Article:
Celiac disease primary prevention

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Editor-In-Chief: C. Michael Gibson, M.S., M.D. [1]; Associate Editor(s)-in-Chief: Ahmed Younes M.B.B.CH [2]


Effective measures for the primary prevention of celiac disease include breastfeeding, delayed introduction of gluten-including diet, and preventing gastrointestinal (GI) infections.[1]

Primary Prevention

Effective measures for the primary prevention of celiac disease include

Breast feeding

Infants who were breastfed for periods less than one month were found to be at four times increased risk of having celiac disease and those who were breastfed for periods less than three months had five times increased risk.[2]

Increasing breastfeeding duration

The mean duration of breastfeeding for infants having celiac disease was shorter compared to those who don’t have the disease.[3]

Exclusive breastfeeding for at least six months

Six months of exclusive breastfeeding were associated with delayed onset of symptoms of celiac disease and improved outcome of the disease.[4]

Continued breastfeeding at the time of introduction of gluten

Continued breastfeeding decreases the amount of gluten delivered to the intestine and protects against GI infections (which are believed to increase the risk of disease).[3]

Delayed and decreased amount of gluten at the time of first introduction

Following these measures is believed to decrease the incidence of new cases in Sweden.[2][5][6][7]

Protection against GI infections

GI infections are believed to increase the permeability of the GI mucosa which allows for penetration of antigens. Also, some hypotheses suggest the disease might be viral in origin (namely rotavirus)


  1. Selimoğlu MA, Karabiber H (2010). "Celiac disease: prevention and treatment". J. Clin. Gastroenterol. 44 (1): 4–8. doi:10.1097/MCG.0b013e3181b7ead2. PMID 20027009.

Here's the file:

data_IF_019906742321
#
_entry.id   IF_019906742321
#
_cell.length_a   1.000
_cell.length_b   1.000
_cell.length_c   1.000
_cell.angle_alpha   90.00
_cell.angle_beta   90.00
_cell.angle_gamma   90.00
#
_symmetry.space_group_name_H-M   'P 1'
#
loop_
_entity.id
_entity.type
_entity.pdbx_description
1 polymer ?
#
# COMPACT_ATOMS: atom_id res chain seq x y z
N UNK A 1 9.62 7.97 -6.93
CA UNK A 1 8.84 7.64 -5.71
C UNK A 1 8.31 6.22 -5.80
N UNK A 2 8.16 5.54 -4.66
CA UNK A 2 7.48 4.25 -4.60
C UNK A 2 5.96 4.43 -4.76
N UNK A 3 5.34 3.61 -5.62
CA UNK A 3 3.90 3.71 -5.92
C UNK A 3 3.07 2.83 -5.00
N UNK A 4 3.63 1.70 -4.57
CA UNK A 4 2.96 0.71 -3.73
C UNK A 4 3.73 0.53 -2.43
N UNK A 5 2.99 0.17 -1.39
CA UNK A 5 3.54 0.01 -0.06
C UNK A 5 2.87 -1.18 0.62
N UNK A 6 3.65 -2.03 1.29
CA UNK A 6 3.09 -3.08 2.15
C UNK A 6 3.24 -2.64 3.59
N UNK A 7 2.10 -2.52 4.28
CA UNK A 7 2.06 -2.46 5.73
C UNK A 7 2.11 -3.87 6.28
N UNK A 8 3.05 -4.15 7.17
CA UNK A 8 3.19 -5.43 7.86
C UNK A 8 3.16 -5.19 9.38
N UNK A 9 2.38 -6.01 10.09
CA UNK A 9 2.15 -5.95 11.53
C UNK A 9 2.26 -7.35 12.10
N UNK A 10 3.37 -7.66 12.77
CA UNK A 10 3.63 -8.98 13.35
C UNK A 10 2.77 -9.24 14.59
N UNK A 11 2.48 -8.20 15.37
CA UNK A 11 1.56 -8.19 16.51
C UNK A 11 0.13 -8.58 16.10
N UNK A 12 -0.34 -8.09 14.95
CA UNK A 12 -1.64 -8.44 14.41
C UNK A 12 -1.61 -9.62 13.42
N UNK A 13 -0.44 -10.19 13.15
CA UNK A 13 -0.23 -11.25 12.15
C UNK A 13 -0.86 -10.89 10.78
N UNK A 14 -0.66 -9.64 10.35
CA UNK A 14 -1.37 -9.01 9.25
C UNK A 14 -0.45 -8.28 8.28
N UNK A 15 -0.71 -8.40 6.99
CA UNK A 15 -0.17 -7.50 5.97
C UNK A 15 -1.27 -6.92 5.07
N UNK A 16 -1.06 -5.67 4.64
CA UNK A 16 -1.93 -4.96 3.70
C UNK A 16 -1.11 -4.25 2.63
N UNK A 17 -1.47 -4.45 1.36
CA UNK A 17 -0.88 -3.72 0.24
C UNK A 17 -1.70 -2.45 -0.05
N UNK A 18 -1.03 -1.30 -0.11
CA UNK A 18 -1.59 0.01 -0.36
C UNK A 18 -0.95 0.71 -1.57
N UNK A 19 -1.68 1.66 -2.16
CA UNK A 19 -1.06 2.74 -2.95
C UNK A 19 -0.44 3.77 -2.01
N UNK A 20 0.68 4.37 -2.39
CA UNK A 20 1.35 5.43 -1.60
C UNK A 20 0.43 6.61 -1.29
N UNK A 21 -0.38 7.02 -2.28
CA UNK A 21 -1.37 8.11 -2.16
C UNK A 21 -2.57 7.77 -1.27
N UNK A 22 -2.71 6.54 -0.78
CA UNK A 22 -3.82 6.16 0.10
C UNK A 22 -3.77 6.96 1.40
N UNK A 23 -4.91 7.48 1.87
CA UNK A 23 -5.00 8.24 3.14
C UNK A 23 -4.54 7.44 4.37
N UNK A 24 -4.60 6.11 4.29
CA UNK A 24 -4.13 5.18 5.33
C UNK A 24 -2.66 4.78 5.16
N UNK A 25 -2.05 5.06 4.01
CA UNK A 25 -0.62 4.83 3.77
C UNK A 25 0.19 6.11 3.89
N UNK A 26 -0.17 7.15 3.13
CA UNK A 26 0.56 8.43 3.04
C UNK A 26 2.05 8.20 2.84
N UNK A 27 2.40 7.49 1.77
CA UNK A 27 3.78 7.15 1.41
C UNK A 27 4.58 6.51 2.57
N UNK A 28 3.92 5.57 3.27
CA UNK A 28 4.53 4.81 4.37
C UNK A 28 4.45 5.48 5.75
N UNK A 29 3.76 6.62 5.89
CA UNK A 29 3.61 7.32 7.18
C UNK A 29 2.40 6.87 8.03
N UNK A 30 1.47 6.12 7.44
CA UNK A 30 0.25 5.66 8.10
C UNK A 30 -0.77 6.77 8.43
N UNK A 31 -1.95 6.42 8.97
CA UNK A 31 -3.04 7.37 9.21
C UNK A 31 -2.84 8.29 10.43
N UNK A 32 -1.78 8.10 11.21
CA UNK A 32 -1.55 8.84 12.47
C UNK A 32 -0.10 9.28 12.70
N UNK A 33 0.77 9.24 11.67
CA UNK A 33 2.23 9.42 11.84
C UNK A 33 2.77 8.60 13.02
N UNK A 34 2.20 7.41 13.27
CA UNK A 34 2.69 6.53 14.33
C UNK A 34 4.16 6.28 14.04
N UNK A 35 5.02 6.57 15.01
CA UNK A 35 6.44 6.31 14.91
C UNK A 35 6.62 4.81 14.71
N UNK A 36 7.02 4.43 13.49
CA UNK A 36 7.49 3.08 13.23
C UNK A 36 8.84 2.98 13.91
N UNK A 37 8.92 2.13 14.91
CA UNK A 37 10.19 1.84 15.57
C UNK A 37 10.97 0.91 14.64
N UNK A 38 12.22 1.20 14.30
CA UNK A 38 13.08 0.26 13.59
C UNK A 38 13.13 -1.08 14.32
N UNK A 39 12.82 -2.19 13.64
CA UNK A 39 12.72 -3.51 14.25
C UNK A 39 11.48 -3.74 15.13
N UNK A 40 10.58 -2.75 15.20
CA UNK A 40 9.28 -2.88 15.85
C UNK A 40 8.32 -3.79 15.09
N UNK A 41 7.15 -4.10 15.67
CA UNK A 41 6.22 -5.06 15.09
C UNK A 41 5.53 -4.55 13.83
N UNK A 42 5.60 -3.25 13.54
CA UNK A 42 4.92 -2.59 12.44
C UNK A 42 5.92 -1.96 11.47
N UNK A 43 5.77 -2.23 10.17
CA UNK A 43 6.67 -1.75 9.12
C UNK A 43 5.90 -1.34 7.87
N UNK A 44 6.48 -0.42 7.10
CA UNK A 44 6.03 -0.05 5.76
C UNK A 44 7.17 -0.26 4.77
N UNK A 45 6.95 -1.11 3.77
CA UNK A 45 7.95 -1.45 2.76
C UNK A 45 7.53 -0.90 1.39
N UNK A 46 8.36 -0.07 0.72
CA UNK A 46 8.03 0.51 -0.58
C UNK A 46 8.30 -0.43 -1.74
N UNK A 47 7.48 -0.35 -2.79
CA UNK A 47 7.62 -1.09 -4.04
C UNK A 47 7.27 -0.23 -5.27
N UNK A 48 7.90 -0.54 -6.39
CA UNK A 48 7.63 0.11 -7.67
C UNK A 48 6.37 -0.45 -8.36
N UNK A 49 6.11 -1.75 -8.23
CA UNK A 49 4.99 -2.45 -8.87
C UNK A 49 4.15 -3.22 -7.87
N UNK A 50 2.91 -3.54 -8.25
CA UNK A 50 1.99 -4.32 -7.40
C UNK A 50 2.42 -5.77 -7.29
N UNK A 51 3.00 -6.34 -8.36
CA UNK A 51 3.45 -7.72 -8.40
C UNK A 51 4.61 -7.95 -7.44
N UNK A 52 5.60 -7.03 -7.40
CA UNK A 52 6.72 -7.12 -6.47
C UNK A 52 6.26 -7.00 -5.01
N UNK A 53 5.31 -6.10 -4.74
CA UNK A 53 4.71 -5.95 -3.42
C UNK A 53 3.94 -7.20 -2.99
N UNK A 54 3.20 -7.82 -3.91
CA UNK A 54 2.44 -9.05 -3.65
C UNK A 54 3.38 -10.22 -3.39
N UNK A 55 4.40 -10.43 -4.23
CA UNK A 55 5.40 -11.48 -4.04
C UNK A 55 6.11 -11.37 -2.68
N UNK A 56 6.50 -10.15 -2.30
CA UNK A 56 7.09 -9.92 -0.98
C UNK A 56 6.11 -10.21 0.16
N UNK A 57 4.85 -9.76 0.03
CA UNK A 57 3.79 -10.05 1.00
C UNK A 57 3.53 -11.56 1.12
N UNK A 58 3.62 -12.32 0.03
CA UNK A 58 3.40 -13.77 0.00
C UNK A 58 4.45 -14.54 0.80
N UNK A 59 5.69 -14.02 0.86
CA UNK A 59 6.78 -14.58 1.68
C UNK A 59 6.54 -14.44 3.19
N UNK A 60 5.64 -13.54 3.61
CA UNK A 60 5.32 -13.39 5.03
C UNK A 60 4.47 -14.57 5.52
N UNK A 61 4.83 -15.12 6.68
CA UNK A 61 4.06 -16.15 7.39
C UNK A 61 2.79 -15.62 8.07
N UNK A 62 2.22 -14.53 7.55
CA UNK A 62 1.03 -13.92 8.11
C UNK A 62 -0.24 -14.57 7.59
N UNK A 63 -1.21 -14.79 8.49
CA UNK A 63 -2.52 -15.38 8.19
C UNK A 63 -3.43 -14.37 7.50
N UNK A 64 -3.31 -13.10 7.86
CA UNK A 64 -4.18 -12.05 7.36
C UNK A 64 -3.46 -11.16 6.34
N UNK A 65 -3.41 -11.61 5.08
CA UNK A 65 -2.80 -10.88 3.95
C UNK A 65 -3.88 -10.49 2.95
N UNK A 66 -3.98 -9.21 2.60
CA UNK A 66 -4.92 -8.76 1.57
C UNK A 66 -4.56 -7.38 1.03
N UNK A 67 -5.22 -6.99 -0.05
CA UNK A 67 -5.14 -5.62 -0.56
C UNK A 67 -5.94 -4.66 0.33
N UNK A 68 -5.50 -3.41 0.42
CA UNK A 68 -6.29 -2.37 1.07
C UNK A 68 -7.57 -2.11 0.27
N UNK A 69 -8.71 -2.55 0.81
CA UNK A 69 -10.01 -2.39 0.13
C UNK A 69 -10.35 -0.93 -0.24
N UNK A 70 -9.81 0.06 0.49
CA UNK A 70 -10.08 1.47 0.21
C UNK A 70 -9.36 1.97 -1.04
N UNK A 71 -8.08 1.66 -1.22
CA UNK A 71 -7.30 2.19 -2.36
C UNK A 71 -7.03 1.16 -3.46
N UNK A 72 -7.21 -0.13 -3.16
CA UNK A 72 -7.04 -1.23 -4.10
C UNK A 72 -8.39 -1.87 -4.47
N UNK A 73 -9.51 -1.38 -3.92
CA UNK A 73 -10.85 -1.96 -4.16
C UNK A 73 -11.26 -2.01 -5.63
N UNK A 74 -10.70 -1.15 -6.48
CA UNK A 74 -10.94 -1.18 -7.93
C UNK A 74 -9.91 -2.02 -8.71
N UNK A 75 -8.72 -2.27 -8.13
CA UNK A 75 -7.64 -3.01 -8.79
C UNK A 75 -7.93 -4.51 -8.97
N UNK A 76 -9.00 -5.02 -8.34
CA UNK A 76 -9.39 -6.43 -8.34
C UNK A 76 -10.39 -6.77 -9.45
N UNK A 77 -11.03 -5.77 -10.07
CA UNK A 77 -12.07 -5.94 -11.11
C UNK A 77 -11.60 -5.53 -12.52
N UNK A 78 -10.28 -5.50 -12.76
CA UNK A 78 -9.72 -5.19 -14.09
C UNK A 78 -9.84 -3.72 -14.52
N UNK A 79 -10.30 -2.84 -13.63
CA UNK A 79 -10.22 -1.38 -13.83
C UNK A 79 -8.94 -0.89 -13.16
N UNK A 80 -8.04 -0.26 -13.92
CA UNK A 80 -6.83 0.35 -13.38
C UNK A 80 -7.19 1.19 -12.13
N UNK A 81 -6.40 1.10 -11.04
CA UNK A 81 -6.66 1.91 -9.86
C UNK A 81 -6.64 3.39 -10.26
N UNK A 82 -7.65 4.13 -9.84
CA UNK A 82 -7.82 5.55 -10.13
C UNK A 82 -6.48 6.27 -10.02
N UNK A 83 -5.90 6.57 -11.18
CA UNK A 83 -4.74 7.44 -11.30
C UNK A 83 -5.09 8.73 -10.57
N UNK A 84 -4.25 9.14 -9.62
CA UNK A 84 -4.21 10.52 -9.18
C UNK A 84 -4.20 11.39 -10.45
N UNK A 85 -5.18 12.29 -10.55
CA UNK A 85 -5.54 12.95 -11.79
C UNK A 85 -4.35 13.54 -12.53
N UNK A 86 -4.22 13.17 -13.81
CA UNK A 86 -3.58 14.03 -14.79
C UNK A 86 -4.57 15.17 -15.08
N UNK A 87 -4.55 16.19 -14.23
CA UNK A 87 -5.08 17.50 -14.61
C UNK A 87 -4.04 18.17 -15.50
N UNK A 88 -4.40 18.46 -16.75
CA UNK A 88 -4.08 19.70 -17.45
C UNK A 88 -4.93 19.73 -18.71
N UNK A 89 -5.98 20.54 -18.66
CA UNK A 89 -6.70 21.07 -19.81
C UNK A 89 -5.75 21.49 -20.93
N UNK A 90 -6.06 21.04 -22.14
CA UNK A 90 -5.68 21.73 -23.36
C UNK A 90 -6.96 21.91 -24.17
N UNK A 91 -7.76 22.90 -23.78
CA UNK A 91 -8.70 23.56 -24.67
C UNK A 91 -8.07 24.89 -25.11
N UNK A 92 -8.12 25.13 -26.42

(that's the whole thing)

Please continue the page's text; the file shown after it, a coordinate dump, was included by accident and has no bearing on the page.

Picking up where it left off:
2. 2.0 2.1 Greco L, Mayer M, Grimaldi M, Follo D, De Ritis G, Auricchio S (1985). "The effect of early feeding on the onset of symptoms in celiac disease". J. Pediatr. Gastroenterol. Nutr. 4 (1): 52–5. PMID 3981369.
  3. 3.0 3.1 Persson LA, Ivarsson A, Hernell O (2002). "Breast-feeding protects against celiac disease in childhood--epidemiological evidence". Adv. Exp. Med. Biol. 503: 115–23. PMID 12026010.
  4. Akobeng AK, Ramanan AV, Buchan I, Heller RF (2006). "Effect of breast feeding on risk of coeliac disease: a systematic review and meta-analysis of observational studies". Arch. Dis. Child. 91 (1): 39–43. doi:10.1136/adc.2005.082016. PMC 2083075. PMID 16287899.
  5. Mäki M, Kallonen K, Lähdeaho ML, Visakorpi JK (1988). "Changing pattern of childhood coeliac disease in Finland". Acta Paediatr Scand. 77 (3): 408–12. PMID 3389134.
  6. Juto P, Meeuwisse G, Mincheva-Nilsson L (1994). "Why has coeliac disease increased in Swedish children?". Lancet. 343 (8909): 1372. PMID 7910367.
  7. Mitt K, Uibo O (1998). "Low cereal intake in Estonian infants: the possible explanation for the low frequency of coeliac disease in Estonia". Eur J Clin Nutr. 52 (2): 85–8. PMID 9505150.